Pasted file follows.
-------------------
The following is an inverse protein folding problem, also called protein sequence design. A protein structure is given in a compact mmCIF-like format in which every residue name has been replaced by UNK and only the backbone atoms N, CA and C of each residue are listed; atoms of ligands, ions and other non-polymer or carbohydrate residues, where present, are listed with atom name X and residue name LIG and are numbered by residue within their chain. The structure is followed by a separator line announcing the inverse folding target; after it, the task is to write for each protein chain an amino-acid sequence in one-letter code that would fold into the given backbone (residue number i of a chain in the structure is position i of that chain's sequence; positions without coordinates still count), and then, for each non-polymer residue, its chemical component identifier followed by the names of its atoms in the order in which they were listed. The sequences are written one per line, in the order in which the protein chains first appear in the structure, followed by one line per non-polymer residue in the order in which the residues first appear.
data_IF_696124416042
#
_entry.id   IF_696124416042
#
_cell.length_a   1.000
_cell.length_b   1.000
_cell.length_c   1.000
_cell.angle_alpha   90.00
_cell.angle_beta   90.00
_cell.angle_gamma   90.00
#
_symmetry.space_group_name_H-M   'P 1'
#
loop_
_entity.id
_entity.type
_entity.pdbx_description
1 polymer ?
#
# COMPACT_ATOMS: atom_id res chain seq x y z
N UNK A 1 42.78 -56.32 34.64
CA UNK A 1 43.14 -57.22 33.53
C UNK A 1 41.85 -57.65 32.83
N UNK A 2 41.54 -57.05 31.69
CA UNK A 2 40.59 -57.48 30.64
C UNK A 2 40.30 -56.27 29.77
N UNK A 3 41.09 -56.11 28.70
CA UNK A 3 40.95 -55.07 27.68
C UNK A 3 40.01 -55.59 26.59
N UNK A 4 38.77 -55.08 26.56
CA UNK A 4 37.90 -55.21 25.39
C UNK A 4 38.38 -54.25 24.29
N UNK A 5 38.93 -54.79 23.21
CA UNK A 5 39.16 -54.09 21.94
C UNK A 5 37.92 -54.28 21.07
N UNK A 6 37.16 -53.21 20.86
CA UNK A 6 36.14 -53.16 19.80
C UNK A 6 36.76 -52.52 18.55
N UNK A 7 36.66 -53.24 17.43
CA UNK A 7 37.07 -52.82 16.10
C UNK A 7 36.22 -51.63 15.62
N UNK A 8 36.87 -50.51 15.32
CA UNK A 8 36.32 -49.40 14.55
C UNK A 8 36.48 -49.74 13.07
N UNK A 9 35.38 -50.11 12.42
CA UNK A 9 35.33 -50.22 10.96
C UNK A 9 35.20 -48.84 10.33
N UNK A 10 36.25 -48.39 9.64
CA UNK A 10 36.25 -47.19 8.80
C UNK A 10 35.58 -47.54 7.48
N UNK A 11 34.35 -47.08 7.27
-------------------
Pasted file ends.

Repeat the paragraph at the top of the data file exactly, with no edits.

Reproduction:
The following is an inverse protein folding problem, also called protein sequence design. A protein structure is given in a compact mmCIF-like format in which every residue name has been replaced by UNK and only the backbone atoms N, CA and C of each residue are listed; atoms of ligands, ions and other non-polymer or carbohydrate residues, where present, are listed with atom name X and residue name LIG and are numbered by residue within their chain. The structure is followed by a separator line announcing the inverse folding target; after it, the task is to write for each protein chain an amino-acid sequence in one-letter code that would fold into the given backbone (residue number i of a chain in the structure is position i of that chain's sequence; positions without coordinates still count), and then, for each non-polymer residue, its chemical component identifier followed by the names of its atoms in the order in which they were listed. The sequences are written one per line, in the order in which the protein chains first appear in the structure, followed by one line per non-polymer residue in the order in which the residues first appear.